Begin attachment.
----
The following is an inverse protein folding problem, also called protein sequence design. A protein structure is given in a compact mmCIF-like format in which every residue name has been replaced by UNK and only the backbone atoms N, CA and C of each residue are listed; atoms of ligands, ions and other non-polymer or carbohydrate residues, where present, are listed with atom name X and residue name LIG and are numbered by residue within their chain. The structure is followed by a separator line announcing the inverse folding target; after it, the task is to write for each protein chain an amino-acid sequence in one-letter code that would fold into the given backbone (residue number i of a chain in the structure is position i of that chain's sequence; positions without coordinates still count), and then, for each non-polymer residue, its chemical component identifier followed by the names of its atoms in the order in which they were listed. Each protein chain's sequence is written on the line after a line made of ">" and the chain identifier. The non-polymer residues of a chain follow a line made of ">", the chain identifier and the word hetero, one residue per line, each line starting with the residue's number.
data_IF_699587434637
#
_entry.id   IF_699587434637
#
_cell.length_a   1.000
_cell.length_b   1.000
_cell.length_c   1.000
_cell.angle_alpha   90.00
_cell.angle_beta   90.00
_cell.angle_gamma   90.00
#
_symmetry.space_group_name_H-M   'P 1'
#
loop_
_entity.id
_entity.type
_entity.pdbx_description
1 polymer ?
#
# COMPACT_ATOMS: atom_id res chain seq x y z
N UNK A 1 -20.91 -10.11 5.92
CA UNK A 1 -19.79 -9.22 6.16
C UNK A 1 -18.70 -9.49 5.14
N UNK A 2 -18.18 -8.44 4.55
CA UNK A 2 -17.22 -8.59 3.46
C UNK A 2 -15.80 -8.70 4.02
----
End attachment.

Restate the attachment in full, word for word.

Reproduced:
The following is an inverse protein folding problem, also called protein sequence design. A protein structure is given in a compact mmCIF-like format in which every residue name has been replaced by UNK and only the backbone atoms N, CA and C of each residue are listed; atoms of ligands, ions and other non-polymer or carbohydrate residues, where present, are listed with atom name X and residue name LIG and are numbered by residue within their chain. The structure is followed by a separator line announcing the inverse folding target; after it, the task is to write for each protein chain an amino-acid sequence in one-letter code that would fold into the given backbone (residue number i of a chain in the structure is position i of that chain's sequence; positions without coordinates still count), and then, for each non-polymer residue, its chemical component identifier followed by the names of its atoms in the order in which they were listed. Each protein chain's sequence is written on the line after a line made of ">" and the chain identifier. The non-polymer residues of a chain follow a line made of ">", the chain identifier and the word hetero, one residue per line, each line starting with the residue's number.
data_IF_699587434637
#
_entry.id   IF_699587434637
#
_cell.length_a   1.000
_cell.length_b   1.000
_cell.length_c   1.000
_cell.angle_alpha   90.00
_cell.angle_beta   90.00
_cell.angle_gamma   90.00
#
_symmetry.space_group_name_H-M   'P 1'
#
loop_
_entity.id
_entity.type
_entity.pdbx_description
1 polymer ?
#
# COMPACT_ATOMS: atom_id res chain seq x y z
N UNK A 1 -20.91 -10.11 5.92
CA UNK A 1 -19.79 -9.22 6.16
C UNK A 1 -18.70 -9.49 5.14
N UNK A 2 -18.18 -8.44 4.55
CA UNK A 2 -17.22 -8.59 3.46
C UNK A 2 -15.80 -8.70 4.02